Publication Date: December 2, 2004
Featuring a spiral binding, the updated Early Childhood Environment Rating Scale, ® ECERS-R, offers more practical assistance in the form of an Expanded Score Sheet (which contains a worksheet) and additional notes for clarification to improve accuracy in scoring. However, the items and indicators remain the same as in the original ECERS-R.
Designed for preschool, kindergarten, and child care classrooms serving children 2½ through 5 years of age, this widely used program quality assessment instrument can be used by program directors for supervision and program improvement, by teaching staff for self-assessment, by agency staff for monitoring, and in teacher training programs. The established reliability and validity of the ECERS-R make it particularly useful for research and program evaluation.
Convenient Organization in seven subscales
Each of the 43 items is expressed as a 7-point scale with indicators for 1 (inadequate), 3 (minimal), 5 (good), and 7 (excellent). Notes for clarification and sample questions are included to improve accuracy in scoring.
An introductory section gives detailed information about the rationale for the ECERS-R, the process of revision, and the reliability and validity of the scale. Full instructions for administration and scoring, as well as an Expanded Scoresheet and Profile that may be photocopied, are included with the scale.
Thelma Harms, Director of Curriculum Development Emerita, Frank Porter Graham Child Development Institute, University of North Carolina at Chapel Hill.
Dr. Harms is recognized internationally for her work on assessing care and educational programs for children. Her early experience as Head Teacher of the Harold E. Jones Child Study Center, UC Berkeley for 15 years, and her subsequent role as Director of Curriculum Development at the Frank Porter Graham Child Development Institute prepared her to serve as lead co-author of the four Environment Rating Scales (ECERS, ITERS, FCCERS, and SACERS). Much of her recent training and consultation through the Environment Rating Scales Institute (ERSI) has focused on preparing professionals in the use of the scales for research, technical assistance, training, and program assessment in Quality Rating and Improvement Systems (QRIS) and similar quality enhancement projects in the United States and abroad.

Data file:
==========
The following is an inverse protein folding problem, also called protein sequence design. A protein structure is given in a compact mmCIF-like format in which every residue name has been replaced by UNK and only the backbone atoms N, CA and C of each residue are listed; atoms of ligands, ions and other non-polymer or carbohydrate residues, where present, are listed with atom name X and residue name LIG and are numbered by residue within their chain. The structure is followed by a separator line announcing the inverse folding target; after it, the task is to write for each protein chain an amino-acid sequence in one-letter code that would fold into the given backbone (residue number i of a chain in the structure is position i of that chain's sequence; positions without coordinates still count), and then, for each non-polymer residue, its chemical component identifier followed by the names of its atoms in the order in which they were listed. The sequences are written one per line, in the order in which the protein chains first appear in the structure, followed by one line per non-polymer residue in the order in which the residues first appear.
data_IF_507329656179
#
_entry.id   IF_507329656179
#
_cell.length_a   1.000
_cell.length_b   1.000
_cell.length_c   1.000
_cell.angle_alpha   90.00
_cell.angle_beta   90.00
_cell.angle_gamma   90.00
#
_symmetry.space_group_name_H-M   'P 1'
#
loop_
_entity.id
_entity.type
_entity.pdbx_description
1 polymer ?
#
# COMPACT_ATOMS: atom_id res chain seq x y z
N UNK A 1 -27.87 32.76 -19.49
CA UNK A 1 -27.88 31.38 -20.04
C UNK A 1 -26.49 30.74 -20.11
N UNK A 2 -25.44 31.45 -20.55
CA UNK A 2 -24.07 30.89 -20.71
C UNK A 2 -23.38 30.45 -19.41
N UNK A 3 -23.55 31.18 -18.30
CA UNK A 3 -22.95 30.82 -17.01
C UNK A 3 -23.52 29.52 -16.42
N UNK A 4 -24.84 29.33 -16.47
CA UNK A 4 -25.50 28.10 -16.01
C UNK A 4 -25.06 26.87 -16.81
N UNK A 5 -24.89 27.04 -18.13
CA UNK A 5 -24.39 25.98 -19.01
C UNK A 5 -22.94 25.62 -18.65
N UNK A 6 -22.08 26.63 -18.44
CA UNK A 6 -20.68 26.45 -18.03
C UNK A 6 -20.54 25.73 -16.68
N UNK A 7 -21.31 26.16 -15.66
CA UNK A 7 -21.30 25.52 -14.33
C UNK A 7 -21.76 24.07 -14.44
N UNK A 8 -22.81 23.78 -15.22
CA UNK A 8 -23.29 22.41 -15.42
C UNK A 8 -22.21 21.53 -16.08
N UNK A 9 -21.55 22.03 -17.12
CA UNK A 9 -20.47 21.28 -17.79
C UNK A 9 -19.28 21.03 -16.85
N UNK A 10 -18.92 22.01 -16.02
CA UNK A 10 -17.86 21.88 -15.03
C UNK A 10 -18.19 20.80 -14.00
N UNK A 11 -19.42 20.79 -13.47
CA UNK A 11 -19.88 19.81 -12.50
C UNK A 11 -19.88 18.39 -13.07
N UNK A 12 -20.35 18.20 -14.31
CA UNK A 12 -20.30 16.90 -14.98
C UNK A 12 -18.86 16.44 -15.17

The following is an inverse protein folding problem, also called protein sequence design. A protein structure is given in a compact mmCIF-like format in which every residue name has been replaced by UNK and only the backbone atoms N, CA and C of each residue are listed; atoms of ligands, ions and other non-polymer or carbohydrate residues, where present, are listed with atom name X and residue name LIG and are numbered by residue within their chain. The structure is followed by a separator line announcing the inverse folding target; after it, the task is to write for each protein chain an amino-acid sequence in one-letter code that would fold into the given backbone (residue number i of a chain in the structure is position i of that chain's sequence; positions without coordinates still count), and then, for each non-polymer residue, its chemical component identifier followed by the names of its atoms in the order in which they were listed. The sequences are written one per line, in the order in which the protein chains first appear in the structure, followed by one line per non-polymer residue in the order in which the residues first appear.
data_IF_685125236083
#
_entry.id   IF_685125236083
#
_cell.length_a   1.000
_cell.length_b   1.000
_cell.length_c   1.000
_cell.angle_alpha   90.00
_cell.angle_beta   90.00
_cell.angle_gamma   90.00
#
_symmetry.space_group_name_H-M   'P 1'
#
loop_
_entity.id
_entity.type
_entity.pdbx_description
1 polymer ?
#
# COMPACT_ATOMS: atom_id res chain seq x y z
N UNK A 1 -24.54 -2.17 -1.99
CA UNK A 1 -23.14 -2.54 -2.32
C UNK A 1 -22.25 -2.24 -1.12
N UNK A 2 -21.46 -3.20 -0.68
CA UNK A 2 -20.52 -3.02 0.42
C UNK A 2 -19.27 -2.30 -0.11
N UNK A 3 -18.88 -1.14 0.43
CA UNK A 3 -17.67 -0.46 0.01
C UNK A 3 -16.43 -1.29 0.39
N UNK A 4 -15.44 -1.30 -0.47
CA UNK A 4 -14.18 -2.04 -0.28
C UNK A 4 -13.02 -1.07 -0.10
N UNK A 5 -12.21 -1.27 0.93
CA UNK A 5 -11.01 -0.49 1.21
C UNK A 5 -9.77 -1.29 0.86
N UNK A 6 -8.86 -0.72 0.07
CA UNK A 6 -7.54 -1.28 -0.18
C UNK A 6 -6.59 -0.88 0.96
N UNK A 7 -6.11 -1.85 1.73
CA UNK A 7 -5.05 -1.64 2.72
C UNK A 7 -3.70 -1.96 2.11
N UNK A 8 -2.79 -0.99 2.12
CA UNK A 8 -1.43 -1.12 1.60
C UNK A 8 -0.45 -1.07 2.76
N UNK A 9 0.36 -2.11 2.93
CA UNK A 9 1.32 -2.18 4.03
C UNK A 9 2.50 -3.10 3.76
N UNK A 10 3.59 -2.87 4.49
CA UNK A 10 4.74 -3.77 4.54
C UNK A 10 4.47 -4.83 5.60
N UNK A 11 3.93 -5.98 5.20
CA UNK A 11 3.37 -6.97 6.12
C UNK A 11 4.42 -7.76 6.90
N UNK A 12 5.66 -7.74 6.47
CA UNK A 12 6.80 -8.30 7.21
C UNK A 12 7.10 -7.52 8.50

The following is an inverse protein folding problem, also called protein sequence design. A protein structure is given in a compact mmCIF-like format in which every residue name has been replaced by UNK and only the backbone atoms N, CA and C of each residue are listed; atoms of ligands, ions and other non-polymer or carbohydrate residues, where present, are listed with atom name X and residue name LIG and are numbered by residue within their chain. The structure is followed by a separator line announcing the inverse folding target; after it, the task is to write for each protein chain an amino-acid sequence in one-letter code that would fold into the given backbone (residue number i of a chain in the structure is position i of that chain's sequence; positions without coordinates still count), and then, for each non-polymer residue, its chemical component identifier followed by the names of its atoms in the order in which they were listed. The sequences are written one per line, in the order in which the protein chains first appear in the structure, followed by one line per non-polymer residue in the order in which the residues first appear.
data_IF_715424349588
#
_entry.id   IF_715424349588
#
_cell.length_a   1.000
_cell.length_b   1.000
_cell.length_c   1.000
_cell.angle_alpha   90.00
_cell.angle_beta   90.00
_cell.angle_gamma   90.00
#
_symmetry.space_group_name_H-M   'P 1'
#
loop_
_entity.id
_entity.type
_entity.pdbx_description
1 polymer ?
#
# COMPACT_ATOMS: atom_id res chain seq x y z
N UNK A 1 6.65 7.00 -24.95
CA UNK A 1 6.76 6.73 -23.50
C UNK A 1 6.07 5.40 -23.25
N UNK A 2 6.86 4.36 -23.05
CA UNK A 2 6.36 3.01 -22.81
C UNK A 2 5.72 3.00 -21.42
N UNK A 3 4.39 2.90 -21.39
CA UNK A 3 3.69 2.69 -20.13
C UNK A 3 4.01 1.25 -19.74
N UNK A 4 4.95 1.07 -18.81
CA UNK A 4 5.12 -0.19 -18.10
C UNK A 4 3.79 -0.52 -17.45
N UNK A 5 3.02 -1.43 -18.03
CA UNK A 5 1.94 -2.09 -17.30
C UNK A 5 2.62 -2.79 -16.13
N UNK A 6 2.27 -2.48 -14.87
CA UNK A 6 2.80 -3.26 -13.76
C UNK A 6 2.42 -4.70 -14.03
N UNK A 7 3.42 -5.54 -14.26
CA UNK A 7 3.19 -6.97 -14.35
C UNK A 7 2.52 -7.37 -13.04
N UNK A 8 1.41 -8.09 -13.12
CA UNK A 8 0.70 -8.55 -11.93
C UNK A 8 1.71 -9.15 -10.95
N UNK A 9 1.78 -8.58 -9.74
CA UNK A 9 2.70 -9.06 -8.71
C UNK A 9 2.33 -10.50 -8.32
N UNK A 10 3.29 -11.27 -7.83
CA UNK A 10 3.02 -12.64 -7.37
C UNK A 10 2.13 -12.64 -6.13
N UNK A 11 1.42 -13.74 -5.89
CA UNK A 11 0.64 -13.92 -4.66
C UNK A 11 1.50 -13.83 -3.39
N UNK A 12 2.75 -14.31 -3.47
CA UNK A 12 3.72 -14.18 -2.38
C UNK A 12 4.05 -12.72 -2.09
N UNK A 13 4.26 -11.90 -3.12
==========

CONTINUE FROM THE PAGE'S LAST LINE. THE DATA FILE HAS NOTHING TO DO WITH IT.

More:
Debby Cryer, Scientist Emerita, Frank Porter Graham Child Development Institute, University of North Carolina at Chapel Hill.
Dr. Cryer is now retired from the University and works with the Environment Rating Scales Institute. She was a Principal Investigator for the national study on Cost, Quality and Child Outcomes in Child Care Centers, continued those interests in the European Child Care and Education Study, and has studied the effects of providing continuity of caregiver to infants and toddlers. She is the lead co-author of a curriculum called “All About Preschoolers.” She regularly provides consultation on establishing quality rating and improvement systems. Dr. Cryer frequently lectures, and provides training on the scales, both in the United States and internationally.
Richard M. Clifford, Senior Scientist Emeritus, Frank Porter Graham Child Development Institute, University of North Carolina at Chapel Hill.
Dr. Clifford has written and consulted extensively on child and family policy issues with special emphasis on the role of government in the provision of early childhood services. In addition, he has done research on early learning environments and their impact on young children. He was Principal Investigator on the National Center for Early Development and Learning study of state funded pre-kindergarten programs and Co-Director of the companion SWEEP study. He was also one of the principal investigators on the Cost, Quality and Child Outcomes in Child Care Centers study. He helped establish and served as the first director of the North Carolina Division of Child Development. Dr. Clifford is a past president of the National Association for the Education of Young Children.